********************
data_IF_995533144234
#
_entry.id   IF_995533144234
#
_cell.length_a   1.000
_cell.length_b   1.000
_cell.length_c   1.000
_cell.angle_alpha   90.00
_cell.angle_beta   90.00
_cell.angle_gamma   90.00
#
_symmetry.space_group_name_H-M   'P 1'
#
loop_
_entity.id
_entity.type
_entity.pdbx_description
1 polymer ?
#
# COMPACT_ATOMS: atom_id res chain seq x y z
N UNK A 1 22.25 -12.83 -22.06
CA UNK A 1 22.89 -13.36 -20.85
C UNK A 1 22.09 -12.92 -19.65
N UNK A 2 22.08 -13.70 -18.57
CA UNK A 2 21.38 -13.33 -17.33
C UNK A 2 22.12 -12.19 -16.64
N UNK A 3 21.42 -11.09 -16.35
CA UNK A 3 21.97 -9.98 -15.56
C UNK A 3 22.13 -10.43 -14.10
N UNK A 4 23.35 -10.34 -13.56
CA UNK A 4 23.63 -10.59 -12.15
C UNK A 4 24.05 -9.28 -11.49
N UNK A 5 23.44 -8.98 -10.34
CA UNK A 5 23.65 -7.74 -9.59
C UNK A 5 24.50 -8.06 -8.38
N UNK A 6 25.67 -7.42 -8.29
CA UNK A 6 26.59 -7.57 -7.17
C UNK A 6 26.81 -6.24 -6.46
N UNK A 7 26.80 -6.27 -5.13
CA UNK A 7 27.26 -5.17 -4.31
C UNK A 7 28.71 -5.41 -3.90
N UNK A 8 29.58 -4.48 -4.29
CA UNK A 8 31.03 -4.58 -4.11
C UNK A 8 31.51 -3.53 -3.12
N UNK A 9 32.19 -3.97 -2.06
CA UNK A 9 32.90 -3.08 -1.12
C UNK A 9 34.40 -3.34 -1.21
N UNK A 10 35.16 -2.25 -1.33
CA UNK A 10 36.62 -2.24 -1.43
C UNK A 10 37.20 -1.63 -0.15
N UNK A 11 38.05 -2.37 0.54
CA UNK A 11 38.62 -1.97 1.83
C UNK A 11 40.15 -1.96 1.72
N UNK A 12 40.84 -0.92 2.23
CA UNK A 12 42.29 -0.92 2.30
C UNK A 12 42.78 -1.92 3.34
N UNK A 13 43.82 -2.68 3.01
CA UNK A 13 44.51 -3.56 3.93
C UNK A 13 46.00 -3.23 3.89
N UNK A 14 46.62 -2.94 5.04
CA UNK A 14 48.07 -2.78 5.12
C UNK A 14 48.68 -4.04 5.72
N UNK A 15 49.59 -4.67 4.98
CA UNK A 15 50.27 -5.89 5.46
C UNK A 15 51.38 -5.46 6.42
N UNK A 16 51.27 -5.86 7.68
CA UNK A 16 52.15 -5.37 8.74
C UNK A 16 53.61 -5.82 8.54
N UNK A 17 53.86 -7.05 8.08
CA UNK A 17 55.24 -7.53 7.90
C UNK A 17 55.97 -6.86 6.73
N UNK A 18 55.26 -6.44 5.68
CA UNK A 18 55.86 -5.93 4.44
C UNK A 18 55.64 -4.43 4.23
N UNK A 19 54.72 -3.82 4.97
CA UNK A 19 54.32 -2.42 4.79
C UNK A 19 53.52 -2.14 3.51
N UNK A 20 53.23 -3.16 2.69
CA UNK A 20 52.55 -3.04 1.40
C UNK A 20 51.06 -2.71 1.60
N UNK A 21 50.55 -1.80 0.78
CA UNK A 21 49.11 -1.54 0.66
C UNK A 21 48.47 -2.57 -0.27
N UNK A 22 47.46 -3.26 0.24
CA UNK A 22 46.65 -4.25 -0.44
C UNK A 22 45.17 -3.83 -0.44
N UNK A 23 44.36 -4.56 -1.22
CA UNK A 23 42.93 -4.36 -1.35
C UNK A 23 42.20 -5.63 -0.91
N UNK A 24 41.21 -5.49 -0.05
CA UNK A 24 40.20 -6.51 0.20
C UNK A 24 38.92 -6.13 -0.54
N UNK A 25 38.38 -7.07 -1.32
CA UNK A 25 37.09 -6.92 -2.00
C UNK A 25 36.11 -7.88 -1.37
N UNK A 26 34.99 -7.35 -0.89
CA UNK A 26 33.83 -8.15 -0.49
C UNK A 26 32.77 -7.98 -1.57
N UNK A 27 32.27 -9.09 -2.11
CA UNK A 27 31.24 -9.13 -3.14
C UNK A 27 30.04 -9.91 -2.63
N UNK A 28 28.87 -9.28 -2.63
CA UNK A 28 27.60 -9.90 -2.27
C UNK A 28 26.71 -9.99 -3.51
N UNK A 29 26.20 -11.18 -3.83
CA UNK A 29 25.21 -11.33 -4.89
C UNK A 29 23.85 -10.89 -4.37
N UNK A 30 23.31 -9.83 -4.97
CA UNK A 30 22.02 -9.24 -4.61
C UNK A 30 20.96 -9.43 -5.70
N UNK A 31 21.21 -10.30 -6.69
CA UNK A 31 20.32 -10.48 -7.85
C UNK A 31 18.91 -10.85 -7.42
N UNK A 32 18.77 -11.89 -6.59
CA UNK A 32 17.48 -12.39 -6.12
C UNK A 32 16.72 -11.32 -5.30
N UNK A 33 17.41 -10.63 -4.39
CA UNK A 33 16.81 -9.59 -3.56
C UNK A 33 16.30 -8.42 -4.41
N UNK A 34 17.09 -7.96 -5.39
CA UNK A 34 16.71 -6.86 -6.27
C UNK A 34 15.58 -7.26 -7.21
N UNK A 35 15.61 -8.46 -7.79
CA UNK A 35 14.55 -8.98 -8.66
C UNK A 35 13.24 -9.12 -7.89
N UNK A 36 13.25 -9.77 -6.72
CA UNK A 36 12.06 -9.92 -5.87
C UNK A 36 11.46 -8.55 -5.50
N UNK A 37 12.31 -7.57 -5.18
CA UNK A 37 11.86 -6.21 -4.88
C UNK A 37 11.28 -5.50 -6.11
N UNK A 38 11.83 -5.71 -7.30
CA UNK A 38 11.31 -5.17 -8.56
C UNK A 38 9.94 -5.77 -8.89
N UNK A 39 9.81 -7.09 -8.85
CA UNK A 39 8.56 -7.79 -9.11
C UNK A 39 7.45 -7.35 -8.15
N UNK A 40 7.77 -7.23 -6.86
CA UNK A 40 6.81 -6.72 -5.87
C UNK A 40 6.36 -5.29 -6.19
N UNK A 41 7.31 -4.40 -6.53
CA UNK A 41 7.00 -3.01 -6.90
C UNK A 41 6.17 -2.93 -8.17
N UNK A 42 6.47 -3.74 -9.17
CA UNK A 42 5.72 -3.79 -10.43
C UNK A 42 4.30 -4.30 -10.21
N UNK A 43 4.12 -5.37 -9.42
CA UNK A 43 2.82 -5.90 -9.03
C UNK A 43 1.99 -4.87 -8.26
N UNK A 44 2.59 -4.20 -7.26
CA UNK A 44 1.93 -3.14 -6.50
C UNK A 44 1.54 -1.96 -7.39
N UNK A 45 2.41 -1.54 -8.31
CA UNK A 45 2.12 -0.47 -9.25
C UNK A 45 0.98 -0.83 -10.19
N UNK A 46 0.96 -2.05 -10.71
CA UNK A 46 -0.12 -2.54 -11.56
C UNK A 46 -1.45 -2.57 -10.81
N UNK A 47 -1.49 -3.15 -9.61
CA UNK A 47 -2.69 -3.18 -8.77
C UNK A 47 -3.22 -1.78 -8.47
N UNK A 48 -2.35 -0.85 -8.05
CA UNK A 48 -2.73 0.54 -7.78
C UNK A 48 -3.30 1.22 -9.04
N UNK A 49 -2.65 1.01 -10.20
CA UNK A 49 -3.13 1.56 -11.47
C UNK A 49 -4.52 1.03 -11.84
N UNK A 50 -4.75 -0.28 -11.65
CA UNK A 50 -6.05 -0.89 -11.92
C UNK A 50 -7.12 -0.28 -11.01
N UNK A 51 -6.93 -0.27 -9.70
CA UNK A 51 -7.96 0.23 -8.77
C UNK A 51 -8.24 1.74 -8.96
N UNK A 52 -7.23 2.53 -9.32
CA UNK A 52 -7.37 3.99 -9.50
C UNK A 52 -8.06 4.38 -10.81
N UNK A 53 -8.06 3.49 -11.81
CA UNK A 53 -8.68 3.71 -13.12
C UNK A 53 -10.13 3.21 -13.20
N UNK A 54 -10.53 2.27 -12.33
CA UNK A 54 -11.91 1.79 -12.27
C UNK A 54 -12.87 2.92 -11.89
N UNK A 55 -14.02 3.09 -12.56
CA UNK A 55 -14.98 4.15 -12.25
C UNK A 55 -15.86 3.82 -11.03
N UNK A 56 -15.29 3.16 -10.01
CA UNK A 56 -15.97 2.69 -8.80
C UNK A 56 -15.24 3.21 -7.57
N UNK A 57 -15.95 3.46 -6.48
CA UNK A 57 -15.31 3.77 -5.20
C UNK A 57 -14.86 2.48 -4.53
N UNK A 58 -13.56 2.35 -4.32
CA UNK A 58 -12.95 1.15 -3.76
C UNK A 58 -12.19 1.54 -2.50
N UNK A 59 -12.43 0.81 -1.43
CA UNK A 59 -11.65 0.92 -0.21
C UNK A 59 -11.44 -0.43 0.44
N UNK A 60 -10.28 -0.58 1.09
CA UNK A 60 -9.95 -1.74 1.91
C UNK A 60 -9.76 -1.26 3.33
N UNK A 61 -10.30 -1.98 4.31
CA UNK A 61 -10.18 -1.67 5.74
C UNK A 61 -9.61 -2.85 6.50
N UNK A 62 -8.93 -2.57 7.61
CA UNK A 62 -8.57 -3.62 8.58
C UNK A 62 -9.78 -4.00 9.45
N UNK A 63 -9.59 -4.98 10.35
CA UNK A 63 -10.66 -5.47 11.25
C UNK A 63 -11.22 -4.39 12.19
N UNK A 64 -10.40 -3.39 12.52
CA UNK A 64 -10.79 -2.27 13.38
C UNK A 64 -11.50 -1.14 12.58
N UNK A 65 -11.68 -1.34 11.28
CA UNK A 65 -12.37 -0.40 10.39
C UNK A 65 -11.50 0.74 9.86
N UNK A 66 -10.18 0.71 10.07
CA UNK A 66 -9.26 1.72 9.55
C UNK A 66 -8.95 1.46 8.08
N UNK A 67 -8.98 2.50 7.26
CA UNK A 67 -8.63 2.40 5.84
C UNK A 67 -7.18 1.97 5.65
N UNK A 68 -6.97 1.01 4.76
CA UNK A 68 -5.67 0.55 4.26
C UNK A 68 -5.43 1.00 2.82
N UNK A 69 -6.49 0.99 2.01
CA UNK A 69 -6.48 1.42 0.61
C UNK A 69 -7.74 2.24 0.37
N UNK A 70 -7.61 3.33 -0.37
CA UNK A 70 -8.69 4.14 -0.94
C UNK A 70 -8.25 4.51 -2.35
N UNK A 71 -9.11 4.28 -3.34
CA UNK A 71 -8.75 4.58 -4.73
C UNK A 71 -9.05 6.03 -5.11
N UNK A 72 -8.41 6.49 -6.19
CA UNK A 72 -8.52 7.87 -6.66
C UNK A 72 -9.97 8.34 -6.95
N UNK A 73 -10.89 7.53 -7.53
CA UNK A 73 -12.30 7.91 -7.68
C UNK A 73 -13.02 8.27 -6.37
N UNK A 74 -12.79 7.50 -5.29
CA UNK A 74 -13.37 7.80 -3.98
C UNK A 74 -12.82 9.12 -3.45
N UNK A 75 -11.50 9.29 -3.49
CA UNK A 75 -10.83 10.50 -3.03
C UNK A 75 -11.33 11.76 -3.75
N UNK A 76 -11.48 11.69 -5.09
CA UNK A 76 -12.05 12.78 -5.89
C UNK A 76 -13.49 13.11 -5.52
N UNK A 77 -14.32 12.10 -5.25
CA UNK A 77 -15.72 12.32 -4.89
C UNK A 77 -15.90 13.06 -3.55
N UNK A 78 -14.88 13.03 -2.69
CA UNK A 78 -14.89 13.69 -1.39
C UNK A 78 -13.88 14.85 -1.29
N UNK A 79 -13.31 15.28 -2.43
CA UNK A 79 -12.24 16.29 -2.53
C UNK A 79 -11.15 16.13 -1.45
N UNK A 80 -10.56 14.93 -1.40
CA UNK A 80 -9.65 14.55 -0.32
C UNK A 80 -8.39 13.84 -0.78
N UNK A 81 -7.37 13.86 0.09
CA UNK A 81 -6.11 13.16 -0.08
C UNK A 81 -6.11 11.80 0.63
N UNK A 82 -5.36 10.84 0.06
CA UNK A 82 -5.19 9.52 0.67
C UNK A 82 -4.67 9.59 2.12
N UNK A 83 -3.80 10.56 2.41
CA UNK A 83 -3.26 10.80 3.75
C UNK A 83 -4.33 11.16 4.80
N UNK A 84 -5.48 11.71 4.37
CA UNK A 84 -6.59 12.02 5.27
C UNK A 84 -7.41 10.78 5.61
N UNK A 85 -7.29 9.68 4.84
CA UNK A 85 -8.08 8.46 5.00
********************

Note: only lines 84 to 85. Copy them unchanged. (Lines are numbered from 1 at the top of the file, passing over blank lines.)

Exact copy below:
N UNK A 22 47.46 -3.26 0.24
CA UNK A 22 46.65 -4.25 -0.44